• Consumer price growth will ease to an annual 12% at the end of this year, dropping to 8.5% in 2020 and 6% the following year, according to Albayrak’s presentation to reporters in Ankara
  • The ratio of the central government budget deficit to gross domestic product is seen at 2.9% in 2019, up from a previous forecast of 1.8%; the gap is projected at 2.9% in 2020 and 2021, and 2.6% in 2022
  • The current account will return to deficit of 1.2% of GDP in 2020 and 0.8% in 2021 after a slight surplus this year
  • Unemployment will stagnate at 11.8% in 2020 from an estimated 12.9% this year, little changed from a previous forecast

“High growth, low inflation, a small fiscal deficit and a small current-account-deficit,” said Tim Ash, a strategist at BlueBay Asset Management in London. “How is this all possible?”

It “needs a massive positive shock from somewhere to make this happen, or policy rates much lower and the lira weaker,” he said.

Erdogan, who advocates an unorthodox theory that high interest rates cause rather than curb inflation, has made credit stimulus and easier monetary policy the centerpiece of Turkey’s efforts to replicate growth levels last seen before a currency crash last year. The risk is that the fixation on growth at all costs could once more spook the market and expose the vulnerabilities that pushed Turkey to the brink a year ago.

Albayrak said the statistical effect of the recent downturn will play a role in catapulting Turkey’s growth from just 0.5% in 2019 to 5% in 2020. A decline in interest rates and the risk premium will also likely gain momentum next year, with the economy also set to get a boost as consumers make up for delayed spending, he said.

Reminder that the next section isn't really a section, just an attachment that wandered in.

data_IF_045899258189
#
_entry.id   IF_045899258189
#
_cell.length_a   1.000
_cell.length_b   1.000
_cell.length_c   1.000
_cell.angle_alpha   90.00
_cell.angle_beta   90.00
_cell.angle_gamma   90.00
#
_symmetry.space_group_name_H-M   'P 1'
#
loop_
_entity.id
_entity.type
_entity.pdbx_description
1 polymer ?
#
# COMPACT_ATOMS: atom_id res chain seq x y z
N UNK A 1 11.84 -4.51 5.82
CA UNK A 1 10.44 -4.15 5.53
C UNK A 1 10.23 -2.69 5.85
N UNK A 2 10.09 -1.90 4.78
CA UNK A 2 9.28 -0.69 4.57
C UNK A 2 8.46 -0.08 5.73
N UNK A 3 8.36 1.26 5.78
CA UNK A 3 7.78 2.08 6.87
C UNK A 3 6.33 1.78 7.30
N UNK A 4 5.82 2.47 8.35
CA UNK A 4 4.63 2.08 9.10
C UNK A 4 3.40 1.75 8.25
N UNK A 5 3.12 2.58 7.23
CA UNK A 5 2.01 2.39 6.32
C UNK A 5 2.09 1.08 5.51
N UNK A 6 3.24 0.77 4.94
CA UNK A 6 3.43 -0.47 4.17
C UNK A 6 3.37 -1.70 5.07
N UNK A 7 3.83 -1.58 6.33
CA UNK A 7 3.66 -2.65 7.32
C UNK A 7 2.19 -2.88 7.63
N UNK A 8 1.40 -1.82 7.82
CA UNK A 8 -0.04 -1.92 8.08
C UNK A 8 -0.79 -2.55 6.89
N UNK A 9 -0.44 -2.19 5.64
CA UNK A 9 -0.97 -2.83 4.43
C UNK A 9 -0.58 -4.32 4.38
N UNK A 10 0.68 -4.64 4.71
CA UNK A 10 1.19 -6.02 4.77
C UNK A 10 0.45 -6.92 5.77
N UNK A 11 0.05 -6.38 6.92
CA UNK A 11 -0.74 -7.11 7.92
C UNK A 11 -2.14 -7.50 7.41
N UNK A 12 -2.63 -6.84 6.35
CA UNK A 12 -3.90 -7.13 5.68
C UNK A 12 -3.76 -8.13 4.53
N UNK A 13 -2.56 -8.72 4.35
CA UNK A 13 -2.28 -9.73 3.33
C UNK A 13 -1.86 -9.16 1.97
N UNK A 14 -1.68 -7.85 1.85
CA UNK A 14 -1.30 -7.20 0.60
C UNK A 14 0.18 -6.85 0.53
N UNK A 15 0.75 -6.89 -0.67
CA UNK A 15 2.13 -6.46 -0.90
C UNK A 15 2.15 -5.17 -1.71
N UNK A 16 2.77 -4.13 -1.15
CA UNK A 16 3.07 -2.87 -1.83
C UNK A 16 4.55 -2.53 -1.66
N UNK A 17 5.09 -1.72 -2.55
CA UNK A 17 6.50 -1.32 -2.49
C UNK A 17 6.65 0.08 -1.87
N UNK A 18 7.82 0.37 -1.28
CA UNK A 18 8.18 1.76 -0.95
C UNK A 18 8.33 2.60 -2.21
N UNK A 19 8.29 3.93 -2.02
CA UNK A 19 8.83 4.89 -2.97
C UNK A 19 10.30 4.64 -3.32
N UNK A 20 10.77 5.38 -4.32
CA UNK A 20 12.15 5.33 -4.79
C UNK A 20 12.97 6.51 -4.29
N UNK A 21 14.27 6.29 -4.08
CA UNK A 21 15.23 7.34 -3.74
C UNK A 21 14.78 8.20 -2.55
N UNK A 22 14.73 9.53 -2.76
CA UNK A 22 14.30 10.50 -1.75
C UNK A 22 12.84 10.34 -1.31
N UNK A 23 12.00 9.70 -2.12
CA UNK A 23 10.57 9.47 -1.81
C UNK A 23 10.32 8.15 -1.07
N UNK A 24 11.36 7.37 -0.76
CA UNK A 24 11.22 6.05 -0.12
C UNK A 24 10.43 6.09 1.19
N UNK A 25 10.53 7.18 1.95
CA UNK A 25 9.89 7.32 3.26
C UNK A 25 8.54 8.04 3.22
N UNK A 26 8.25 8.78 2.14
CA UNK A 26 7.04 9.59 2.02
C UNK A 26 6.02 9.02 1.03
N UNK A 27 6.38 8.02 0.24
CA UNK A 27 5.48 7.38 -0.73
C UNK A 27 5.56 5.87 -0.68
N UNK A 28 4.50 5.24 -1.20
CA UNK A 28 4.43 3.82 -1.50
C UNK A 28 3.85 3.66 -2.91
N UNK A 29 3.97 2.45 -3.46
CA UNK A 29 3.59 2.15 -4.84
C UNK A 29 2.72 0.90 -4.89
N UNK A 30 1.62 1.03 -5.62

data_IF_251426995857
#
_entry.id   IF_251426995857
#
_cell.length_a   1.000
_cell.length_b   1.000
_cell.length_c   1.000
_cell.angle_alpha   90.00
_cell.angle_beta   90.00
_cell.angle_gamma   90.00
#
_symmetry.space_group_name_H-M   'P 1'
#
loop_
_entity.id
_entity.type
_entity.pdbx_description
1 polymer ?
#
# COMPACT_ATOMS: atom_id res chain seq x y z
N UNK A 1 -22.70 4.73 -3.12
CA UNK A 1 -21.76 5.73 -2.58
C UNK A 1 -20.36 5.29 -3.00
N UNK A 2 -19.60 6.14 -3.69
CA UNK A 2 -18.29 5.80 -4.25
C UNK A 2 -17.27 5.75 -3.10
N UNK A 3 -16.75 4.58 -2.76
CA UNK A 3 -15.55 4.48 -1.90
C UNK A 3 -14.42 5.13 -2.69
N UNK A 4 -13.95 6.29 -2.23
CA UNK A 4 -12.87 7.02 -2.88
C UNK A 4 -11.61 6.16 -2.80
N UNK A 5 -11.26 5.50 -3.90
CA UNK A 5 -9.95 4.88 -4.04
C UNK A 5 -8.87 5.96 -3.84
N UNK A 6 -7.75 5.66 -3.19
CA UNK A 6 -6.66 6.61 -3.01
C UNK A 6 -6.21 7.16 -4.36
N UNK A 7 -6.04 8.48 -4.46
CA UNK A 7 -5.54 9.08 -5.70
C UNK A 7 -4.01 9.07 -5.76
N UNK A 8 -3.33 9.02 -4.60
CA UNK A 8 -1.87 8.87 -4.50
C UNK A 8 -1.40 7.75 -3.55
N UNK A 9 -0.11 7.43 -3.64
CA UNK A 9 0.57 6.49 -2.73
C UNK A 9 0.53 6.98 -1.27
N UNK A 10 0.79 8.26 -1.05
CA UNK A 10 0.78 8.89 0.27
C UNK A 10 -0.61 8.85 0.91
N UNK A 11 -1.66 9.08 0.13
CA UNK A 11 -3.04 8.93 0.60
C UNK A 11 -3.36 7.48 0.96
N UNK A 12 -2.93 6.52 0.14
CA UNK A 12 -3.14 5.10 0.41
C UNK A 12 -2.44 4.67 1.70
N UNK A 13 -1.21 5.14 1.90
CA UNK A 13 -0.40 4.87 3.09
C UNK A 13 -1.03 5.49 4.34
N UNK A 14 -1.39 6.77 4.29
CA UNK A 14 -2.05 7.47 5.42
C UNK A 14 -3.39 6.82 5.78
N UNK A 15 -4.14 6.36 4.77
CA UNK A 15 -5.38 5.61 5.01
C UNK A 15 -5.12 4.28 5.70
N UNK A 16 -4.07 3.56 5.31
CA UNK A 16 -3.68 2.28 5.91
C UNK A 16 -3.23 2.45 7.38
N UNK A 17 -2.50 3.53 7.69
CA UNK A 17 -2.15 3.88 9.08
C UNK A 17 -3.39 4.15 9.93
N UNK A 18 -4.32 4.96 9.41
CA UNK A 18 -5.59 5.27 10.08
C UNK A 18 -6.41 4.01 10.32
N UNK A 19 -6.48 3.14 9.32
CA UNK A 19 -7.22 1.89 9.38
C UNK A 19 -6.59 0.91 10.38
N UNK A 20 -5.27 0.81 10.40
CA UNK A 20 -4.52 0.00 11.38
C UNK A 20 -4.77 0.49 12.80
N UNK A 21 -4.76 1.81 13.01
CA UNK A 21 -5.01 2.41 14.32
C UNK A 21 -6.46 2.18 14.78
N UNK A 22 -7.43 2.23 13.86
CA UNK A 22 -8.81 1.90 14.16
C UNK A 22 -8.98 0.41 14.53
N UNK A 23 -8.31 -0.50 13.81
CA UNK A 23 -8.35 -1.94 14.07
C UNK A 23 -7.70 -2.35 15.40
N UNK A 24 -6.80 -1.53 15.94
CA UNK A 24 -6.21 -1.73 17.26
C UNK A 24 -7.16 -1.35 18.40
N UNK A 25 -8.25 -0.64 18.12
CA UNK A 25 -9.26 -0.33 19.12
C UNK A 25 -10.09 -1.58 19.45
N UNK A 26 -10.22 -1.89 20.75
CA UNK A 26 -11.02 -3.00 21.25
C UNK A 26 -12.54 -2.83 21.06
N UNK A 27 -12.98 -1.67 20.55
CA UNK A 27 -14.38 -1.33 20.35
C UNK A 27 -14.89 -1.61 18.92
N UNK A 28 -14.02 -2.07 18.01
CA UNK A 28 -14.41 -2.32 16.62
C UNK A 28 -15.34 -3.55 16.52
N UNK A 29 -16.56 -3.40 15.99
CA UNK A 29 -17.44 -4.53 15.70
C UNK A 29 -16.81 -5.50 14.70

Under a new governor installed by Erdogan in July, the central bank has already cut borrowing costs by 7.5 percentage points.

Albayrak’s predictions also show policy makers remain cautiously optimistic on prices. In his presentation on Monday, the minister said government spending would be in line with the targeted inflation path.

The central bank has recently said inflation might end this year below its July prediction of 13.9%, citing downside risks from weak demand. Price growth has slowed thanks to a stronger currency and a moderation in food costs.

Investors took Albayrak’s message in stride. The lira kept gains and traded 0.4% stronger against the dollar as of 1:26 p.m. in Istanbul. The yield on the government’s two-year note is near the lowest since April 2018.

But Turkish assets are hardly in the clear, according to Piotr Matys, a London-based strategist at Rabobank. The International Monetary Fund has already warned that “the current calm appears fragile.”

“If those forecasts were supported by a comprehensive package of economic reforms, that would increase confidence among investors that Turkey is indeed on the path to strong — and more importantly — well-balanced growth,” Matys said.

“Such crucial details, unfortunately, were not included, leaving investors with the view that the administration intends to achieve 5% growth mainly using credit stimulus,” he said.

(An earlier version of this story corrected fiscal targets for 2021 and 2022 after the Treasury and Finance Ministry said its presentation contained inaccurate information.)

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Dollar supported as fears of ramp up in Sino-U.S. trade war ease

© Reuters. FILE PHOTO: United States one dollar bills are curled and inspected during production at the Bureau of Engraving and Printing in Washington © Reuters. FILE PHOTO: United States one dollar bills are curled and inspected during production at the Bureau of Engraving and Printing in Washington

By Tom Westbrook

SINGAPORE (Reuters) – The dollar was supported on Monday in cautious trade as worries of an immediate widening of the Sino-U.S. trade war eased and markets awaited the latest Chinese manufacturing data for a glimpse into the health of the world’s second-largest economy.

The greenback was steady against most major currencies, rising marginally against the Japanese yen to buy 107.94 yen, flat against the euro and slightly weaker on British pound, to trade at $ 1.0936 per euro () and $ 1.2292 per pound .

The New Zealand dollar was knocked by diving business confidence, while its Australian counterpart drifted lower as dovish expectations build ahead of a central bank meeting on Tuesday.